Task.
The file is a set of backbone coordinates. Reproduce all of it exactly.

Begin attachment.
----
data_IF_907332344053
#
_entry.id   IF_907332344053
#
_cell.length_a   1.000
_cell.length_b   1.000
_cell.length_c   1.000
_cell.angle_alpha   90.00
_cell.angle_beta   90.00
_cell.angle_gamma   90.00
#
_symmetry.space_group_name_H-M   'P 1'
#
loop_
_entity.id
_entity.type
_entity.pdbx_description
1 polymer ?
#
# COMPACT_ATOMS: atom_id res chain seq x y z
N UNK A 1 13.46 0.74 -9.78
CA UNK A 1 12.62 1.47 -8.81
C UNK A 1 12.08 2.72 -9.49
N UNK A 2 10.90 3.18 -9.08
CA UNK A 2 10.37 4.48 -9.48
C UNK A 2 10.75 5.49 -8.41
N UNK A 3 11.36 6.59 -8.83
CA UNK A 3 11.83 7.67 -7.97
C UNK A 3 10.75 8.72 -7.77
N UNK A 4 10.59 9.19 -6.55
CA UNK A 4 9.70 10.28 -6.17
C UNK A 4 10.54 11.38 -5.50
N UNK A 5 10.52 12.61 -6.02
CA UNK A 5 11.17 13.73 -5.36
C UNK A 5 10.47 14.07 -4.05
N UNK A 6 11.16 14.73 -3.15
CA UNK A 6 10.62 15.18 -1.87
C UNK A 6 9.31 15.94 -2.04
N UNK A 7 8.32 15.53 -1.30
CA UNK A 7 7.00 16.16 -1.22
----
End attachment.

data_IF_907332344053
#
_entry.id   IF_907332344053
#
_cell.length_a   1.000
_cell.length_b   1.000
_cell.length_c   1.000
_cell.angle_alpha   90.00
_cell.angle_beta   90.00
_cell.angle_gamma   90.00
#
_symmetry.space_group_name_H-M   'P 1'
#
loop_
_entity.id
_entity.type
_entity.pdbx_description
1 polymer ?
#
# COMPACT_ATOMS: atom_id res chain seq x y z
N UNK A 1 13.46 0.74 -9.78
CA UNK A 1 12.62 1.47 -8.81
C UNK A 1 12.08 2.72 -9.49
N UNK A 2 10.90 3.18 -9.08
CA UNK A 2 10.37 4.48 -9.48
C UNK A 2 10.75 5.49 -8.41
N UNK A 3 11.36 6.59 -8.83
CA UNK A 3 11.83 7.67 -7.97
C UNK A 3 10.75 8.72 -7.77
N UNK A 4 10.59 9.19 -6.55
CA UNK A 4 9.70 10.28 -6.17
C UNK A 4 10.54 11.38 -5.50
N UNK A 5 10.52 12.61 -6.02
CA UNK A 5 11.17 13.73 -5.36
C UNK A 5 10.47 14.07 -4.05
N UNK A 6 11.16 14.73 -3.15
CA UNK A 6 10.62 15.18 -1.87
C UNK A 6 9.31 15.94 -2.04
N UNK A 7 8.32 15.53 -1.30
CA UNK A 7 7.00 16.16 -1.22